by Angela Peñaredondo
Riverside, California: Inlandia Books, 2016.
94 pages. $15.00 (paperback)
In her debut book of poems, All Things Lose Thousands of Times (winner of the Regional Hillary Gravendyk Prize), Angela Peñaredondo conjures up fantastic dreamlands of revolt and violent movement toward possibilities. Alternating between first-person lyric, second-person address, and third-person narrative, Peñaredondo disrupts Western narratives with dexterity and momentum while calling attention to displaced and marginalized bodies across nations and times. In the opening poem, “Another World Gathers,” the sleeping speaker describes herself as “a weak thing,” a “body down,” a dreamer willfully making herself vulnerable to bodies down past and present via channeling the other-within-the-self (19).
There is propulsion to this unconscious that combines a visionary urgency with a cinematic eroticism:
My eyes can do nothing else
but stare at the way she grips
her father’s beard
as she leaves the office.
His head a sliver of meat …
So many women I know have it hard letting go.
The first woman I fell in love with,
all my fear inside my head. (29)
This poem, “Woman Leaves Psychoanalyst’s Office,” is based on a 1963 painting by the Spanish artist Remedios Varo, who worked within the orbit of Surrealists in Paris before she was forced into exile in Mexico City during World War II. Peñaredondo’s opening lines speak to the necessities of the desiring self, ever aware of its compulsions and limitations (“My eyes can do nothing else”). The dreamer as woman is not the hysteric of early psychoanytical discourses, but a wanderer and maker of queer spaces for people of color — a Baudelairian flâneur with a difference, as Mg Roberts points out in her introductory essay to the book. A Philipinx poet and artist, Peñaredondo operates as a transnational trickster negotiating the cultural and spiritual borders between the West and the global South, while grappling with the ethics of such crossings.
These are thinky poems. Letting go of patriarchal traditions and decolonizing the imagination risks psychic and material upheaval to both self and other. How does an artist confront her investments in traditions that exclude her? In “Mediation on Floating Above Sink Water,” the music of Strauss serves as counterpoint to the speaker’s questions about the violence of aesthetic practice:
Does the secret to great art lie between devotion
and selfishness but with the radio
at Strauss’s Four Last Songs
you ask but what of sabotage
the other irrevocable
lined up and hung” (70)
Throughout the collection, Peñaredondo conveys a complex ambivalence about the legacy of Western male artistic figures, such as Joseph Cornell in the poem “He Who Knows Violence Is a Privilege”:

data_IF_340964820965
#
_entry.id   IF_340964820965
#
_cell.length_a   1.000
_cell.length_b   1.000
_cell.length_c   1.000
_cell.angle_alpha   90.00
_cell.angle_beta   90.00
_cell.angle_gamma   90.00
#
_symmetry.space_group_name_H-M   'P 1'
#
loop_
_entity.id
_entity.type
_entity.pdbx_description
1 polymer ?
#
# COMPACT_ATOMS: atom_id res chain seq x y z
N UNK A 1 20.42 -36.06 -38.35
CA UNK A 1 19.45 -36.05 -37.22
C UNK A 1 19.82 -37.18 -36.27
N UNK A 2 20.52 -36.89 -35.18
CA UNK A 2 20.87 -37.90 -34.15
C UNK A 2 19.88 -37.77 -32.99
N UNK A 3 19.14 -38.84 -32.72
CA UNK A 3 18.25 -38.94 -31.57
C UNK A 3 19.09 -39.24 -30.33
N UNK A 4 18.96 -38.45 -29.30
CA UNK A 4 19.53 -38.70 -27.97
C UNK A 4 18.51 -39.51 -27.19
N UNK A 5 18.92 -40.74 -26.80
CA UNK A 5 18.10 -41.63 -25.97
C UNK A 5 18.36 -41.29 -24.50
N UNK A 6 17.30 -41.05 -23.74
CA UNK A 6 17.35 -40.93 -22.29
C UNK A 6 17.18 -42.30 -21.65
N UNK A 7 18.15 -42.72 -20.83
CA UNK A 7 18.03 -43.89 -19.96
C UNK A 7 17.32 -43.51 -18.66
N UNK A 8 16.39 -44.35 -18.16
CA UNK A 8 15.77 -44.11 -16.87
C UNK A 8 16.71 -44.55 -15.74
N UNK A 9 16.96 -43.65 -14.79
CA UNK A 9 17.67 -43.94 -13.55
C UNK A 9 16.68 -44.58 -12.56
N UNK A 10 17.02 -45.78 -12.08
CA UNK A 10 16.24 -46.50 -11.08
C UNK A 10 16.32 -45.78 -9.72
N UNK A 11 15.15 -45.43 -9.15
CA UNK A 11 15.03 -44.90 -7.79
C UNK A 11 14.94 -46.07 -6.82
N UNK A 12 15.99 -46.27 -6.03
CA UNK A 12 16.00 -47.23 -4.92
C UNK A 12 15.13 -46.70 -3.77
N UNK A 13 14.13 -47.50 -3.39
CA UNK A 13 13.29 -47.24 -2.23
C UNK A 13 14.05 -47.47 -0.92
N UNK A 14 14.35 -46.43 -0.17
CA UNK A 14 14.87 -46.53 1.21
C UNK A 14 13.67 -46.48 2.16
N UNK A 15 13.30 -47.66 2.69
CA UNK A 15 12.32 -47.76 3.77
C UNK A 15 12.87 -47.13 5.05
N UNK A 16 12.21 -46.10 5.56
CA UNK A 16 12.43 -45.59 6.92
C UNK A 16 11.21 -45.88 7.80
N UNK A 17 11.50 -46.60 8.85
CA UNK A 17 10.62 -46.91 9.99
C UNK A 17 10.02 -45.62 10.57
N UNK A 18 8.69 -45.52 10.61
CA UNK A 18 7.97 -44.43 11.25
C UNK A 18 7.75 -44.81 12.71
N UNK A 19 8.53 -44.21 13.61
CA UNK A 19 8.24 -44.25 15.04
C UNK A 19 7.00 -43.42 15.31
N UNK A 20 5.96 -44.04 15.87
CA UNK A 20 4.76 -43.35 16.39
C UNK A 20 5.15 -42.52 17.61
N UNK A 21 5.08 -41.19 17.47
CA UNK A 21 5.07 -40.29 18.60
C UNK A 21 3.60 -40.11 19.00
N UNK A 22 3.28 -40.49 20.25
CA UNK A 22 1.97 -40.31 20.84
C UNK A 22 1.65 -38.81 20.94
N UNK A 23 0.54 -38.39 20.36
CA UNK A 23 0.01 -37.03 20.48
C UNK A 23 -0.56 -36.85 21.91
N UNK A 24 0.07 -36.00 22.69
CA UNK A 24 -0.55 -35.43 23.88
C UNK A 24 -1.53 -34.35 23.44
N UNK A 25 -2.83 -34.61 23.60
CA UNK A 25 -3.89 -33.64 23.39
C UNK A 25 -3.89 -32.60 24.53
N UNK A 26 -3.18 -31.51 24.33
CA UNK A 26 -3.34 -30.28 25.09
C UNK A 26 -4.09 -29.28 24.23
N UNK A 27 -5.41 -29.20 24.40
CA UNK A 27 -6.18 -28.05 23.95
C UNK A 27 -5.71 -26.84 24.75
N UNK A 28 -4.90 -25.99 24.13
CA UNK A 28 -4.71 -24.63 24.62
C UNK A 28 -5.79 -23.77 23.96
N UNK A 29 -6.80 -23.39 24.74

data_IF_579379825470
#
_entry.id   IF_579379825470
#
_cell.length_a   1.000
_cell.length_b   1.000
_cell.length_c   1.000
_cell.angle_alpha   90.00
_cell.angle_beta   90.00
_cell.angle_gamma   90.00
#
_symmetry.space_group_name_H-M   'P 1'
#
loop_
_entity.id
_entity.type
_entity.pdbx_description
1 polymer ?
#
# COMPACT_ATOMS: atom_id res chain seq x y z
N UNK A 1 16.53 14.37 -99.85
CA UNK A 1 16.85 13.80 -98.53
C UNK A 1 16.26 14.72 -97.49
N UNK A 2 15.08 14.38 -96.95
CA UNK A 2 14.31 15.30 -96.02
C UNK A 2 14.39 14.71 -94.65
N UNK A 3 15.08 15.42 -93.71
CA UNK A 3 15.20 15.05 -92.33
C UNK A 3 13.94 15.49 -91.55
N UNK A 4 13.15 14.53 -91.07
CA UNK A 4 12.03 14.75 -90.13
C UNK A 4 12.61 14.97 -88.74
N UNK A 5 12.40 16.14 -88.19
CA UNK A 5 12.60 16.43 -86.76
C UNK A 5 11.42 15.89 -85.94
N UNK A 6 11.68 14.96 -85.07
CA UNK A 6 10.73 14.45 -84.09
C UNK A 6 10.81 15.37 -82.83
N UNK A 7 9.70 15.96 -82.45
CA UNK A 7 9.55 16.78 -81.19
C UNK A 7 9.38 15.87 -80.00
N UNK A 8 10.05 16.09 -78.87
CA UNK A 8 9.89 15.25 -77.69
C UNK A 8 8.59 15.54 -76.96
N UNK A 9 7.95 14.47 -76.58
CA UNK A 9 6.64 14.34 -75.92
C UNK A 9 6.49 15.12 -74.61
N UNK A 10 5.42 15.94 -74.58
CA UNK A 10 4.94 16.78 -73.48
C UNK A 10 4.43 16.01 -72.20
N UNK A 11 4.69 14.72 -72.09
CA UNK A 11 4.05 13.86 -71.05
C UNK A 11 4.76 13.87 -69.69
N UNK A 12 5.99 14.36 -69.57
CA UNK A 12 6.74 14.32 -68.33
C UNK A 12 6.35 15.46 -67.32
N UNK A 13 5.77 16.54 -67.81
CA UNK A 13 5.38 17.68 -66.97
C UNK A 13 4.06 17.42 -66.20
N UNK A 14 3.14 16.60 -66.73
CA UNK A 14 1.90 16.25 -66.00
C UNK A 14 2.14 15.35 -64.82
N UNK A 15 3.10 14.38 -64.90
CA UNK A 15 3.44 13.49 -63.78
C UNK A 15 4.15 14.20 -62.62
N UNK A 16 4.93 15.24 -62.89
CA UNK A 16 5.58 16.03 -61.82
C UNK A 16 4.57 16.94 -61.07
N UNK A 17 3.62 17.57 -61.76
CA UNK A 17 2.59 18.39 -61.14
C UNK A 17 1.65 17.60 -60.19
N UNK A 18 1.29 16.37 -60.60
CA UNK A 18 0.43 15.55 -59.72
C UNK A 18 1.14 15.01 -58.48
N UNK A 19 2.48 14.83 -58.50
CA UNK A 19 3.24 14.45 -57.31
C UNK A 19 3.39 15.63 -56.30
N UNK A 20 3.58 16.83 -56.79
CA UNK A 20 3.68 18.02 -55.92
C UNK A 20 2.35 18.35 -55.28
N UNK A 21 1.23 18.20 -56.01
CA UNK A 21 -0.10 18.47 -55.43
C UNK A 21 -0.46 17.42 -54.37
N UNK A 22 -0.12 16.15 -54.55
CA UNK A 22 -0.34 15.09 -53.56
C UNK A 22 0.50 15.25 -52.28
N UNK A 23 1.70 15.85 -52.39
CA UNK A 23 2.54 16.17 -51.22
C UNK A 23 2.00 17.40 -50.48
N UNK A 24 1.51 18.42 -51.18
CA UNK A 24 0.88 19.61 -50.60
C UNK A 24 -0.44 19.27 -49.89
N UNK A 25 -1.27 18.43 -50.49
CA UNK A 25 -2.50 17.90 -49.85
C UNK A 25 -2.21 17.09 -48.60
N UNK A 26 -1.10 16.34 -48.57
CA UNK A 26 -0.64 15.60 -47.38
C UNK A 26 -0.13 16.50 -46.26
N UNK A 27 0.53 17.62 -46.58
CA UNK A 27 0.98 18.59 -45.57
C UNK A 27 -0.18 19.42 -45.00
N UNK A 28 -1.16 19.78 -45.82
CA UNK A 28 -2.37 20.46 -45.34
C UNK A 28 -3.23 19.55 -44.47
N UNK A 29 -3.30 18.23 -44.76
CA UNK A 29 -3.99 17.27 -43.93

Through his shadowbox, I want
to reconstitute myself,
restore what was not enough. (69)
Melancholic musings shift into more ferocious assertions. In “As One of Egon Schiele’s Nudes,” a “hungry skeleton” emerges with “genitals flushed / to a liturgy of shrunken pulp” as if to obliterate the painting and aesthetic conventions which entrap her (62).
Divided into four sections, the book moves with a restlessness into the intimacies of such “hungry girls” (27). The lush incantatory lines of the poems become ritualistic offerings to the unsatisfied female spirits circling the book. And yet, these loving material details are still “not enough” to make up for the crushing disappointments of history, as suggested by titles such as “The Word Reality Meant Nothing to Her” (taken from Brazilian writer Clarice Lispector’s Hour of the Star, a story of a starstruck hungry girl with little food, money, or luck). Maybe the conditions have not yet arrived. But one can dream. And fantasy creates “real” effects!
Throughout the work, feminine longing itself generates possibility, multiplying desires and personas. For example, in “Self-Portrait As Mollusks,” the speaker advises:
And if you want love
and your hand on something
like a ripened thigh,
you must double yourself.
And who doesn’t like that? (75)
Here Peñaredondo’s pouncing lines echo Baudelaire’s “To the Reader.” But if Baudelaire reveals contempt for his bored readers and doubles (“Hypocrite lecteur, — mon semblable, — mon frère!”), Peñaredondo’s book proliferates with impassioned doubles and others who act with a sense of wonder, self-determination, and pain, dreaming of solidarity and belonging. Seemingly referencing the militant liberation struggles of the Tamil Tigers in Sri Lanka, “Black Tigers” is a thrilling tour-de-force, describing the actions of a young suicide bomber/freedom fighter with “a bomb strapped / between both breasts” in a country where “mothers / have turned into mangroves,” a striking image that expresses the insufficiency of contemporary fantasies of nation as a generative model of affiliation (26).
I found myself startled, tensed-up, living in and through these vivid, devastating images and personas. In the final poem of the book, “When the Saints Turned to Carnival Dancers,” the solitary dreamers and powerful spirits of the earlier poems appear to gather en masse to “throw themselves” with abandon “over the new world,” “as if shot from rifles,” momentarily united “in their cloths of celebration” (81). Even if Peñaredondo’s dreamers are “over the new world,” they hold out hope for other ones. They build and shatter worlds. They travel in between. They command, imbibe, dance, and love deeply. They are sexy, fierce, tender, and sublime.about the author